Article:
The anguish caused by casteism is much like that caused by racism, resulting not simply from hateful slurs but from an expansive and intimate system woven into behavior, cultural practice, and economics. On a granular level, upper-caste Hindus do not share utensils or drinking water with those of lower castes, and lighter skin tones are preferred to darker ones. On a systemic level, society self-segregates, with upper castes often congregating in the same neighborhoods; the achievements of upper-caste Hindus come at least partially at the expense of lower-caste communities.
The system dictates that every child inherits their family’s caste, which is indicated by a person’s middle and last name—the name of one’s village and the profession of the family. Caste determines social status and spiritual purity and defines what jobs a person can do and whom they can marry. As outlined in Hindu mythology, men were created unequal by Lord Brahma, the Creator, supreme among the triad of Hindu gods that also includes Lord Shiva, the Destroyer, and Lord Vishnu, the Preserver. From Brahma’s head came the Brahmans—priests and intellectuals. From his arms came kings and warriors; from his thighs, white-collar workers; and from his feet, blue-collar workers. A fifth group, once described as untouchables, was kept outside of the caste system entirely, its place in the social order to clean toilets, sweep streets, and dispose of dead bodies. (The word pariah comes from the Tamil language and refers to one of the most persecuted and lowest of caste groups, the paṛaiyar, in the Indian state of Tamil Nadu. Pariah is a global standard for social outcasts, but Tamil-Brahman families, including mine, use it as a term of abuse, and it has come to mean “someone who is despised.”)
The top three groups—Brahmans, warriors, and traders—are the upper castes and can intermarry and dine with one another. The last two groups, the lower castes, came to be seen as impure, carrying with them a stigma surrounding their hygiene and apparent proclivity for infectious diseases (though these factors are tightly linked to residential segregation that means lower castes have poorer access to municipal services). Over time, the term untouchable has been disavowed, replaced in the late 19th century by Dalit, which is Marathi for “broken but resilient people.”
India officially abolished the caste system soon after it won independence from Britain in 1947, but the system remains pervasive. Wealthy Indians in the country’s urban centers typically dismiss the caste system as either irrelevant in modern society or enforced only in poor, rural India, but neither is true. Though villages and small towns may be home to more overt forms of caste discrimination—literal lines, for example, denoting areas that Dalits cannot access—urban India is no caste-free oasis. And the Cisco and BAPS cases indicate that, as Hindus emigrate, foreign lands aren’t, either.
While at Harvard, I was asked by an Indian faculty member about my caste and family, and (Indian) friends in the Bay Area asked me to explain what casteism is, betraying a disappointing level of ignorance. When I gave my niece, then 6 years old, a children’s book on B. R. Ambedkar—one of India’s founding fathers, a Dalit who led the writing of the country’s constitution—I was told by relatives that she was too young to be exposed to “such subjects.” My family and friends in the U.S., upper-caste Indians and Indian Americans in the Bay Area who work in the tech industry, were unaware of the Cisco and BAPS cases and dismissed them when I described them. One responded, in language that might be familiar to other minority groups who try to call out white privilege, that “the Brahmans are the ones who are really suffering.”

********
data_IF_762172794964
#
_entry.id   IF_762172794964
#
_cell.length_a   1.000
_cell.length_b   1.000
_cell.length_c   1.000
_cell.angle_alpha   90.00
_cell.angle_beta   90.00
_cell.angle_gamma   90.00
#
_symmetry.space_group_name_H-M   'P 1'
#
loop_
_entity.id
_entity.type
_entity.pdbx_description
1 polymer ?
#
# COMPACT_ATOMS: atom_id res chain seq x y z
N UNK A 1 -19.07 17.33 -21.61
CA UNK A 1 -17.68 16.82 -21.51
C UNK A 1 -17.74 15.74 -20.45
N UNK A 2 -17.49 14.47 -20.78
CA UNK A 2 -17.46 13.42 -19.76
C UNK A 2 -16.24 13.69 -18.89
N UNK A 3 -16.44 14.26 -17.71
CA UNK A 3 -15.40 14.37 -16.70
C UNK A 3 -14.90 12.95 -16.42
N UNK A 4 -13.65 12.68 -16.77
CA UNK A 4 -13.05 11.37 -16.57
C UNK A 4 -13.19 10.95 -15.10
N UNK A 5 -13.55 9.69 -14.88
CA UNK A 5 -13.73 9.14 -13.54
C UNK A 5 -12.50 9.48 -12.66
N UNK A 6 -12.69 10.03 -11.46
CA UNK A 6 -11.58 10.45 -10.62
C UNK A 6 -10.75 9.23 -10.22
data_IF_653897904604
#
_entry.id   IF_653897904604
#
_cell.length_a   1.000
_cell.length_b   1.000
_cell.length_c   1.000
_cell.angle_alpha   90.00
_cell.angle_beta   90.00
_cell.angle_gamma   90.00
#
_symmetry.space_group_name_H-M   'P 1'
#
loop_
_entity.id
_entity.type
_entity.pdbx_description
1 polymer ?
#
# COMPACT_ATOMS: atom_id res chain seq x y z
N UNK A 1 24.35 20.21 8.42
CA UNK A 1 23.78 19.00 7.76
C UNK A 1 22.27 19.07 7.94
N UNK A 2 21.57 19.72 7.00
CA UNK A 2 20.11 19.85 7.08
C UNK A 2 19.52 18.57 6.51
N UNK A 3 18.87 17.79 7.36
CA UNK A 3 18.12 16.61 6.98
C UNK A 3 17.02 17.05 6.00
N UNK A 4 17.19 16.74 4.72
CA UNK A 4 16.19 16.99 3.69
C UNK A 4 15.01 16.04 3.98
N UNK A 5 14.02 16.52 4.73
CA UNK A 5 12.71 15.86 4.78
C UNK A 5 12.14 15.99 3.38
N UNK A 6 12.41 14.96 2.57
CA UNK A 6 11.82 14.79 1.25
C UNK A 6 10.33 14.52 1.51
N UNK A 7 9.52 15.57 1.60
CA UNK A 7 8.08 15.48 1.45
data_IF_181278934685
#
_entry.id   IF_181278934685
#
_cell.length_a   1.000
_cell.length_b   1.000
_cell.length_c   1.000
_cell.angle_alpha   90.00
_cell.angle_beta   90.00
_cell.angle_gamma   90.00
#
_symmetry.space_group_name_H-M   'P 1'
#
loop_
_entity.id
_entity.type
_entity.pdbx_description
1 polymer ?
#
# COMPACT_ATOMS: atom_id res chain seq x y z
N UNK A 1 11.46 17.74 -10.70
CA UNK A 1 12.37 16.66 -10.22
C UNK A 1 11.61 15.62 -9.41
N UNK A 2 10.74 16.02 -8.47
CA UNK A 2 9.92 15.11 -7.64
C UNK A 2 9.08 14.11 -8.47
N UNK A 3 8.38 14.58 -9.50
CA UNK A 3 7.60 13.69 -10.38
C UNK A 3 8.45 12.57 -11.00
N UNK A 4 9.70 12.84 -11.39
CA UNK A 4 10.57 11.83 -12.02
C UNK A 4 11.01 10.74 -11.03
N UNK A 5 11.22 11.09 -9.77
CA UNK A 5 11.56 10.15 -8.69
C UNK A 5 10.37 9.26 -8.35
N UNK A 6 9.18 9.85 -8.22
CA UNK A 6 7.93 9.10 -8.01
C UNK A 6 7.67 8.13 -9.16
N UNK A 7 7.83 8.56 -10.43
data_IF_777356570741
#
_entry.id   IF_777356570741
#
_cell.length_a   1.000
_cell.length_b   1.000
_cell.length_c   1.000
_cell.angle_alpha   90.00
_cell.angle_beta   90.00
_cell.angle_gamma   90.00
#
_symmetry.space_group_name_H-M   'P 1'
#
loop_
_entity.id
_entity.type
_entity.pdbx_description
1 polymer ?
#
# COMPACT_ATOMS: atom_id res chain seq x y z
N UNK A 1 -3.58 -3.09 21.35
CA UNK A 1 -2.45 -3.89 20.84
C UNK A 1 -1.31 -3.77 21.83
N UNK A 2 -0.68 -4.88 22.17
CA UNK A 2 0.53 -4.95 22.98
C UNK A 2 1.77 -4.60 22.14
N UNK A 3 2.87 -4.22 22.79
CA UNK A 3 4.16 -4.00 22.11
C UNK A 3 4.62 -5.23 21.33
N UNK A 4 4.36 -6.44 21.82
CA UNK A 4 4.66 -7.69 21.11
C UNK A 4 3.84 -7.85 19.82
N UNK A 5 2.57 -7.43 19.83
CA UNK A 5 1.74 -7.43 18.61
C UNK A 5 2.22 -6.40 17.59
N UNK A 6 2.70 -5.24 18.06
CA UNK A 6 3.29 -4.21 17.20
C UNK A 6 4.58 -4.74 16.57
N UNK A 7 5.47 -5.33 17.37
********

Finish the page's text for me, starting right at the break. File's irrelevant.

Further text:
The Cisco case marks a historic moment. The company—any company—would never have faced such charges in India, where caste-based discrimination, though illegal, is an accepted reality. The case’s ramifications will be profound. For one, they will shine a light on casteism itself, and its ubiquity. Indeed, even as a Dalit engineer allegedly suffered discrimination in California, a Dalit professor resigned over what he said was caste discrimination at the Indian Institute of Technology’s Mumbai campus. For another, the ruling will set a precedent for all American companies, particularly those with large numbers of Indian employees or operations in India. They will potentially be forced to more deeply consider caste diversity and antidiscrimination training among their priorities, along with race and gender.
The reality is that Indian immigrants in the U.S. and Indian Americans are an oppressed minority group, as well as a community with immense power—both over other immigrant groups, as a result of their wealth, and over fellow Indians. It hurts me to see ignorance and xenophobia directed at members of my community in the U.S., but it maddens me when those same people blindly pay those forward to caste-oppressed minorities in India and elsewhere.
This need not remain the case. Already, change—limited and hardly ambitious, sure, but change nonetheless—is under way. In September, the California Democratic Party added caste as a protected category to its code of conduct. An association representing nearly half a million university students in the state has passed a resolution seeking a ban on caste-based discrimination. The Cisco and BAPS cases show that claimants can at least try to fight back via American courts.
Caste may have traveled from India and penetrated American workplaces, colleges, and communities, like tea from a tea bag, somehow allowing a millennia-old system of discrimination to remain intact in Massachusetts as much as it has in Maharashtra. Perhaps America can begin to reverse that, and thereby set the tone for a progressive conversation about caste—both in the U.S. and in India.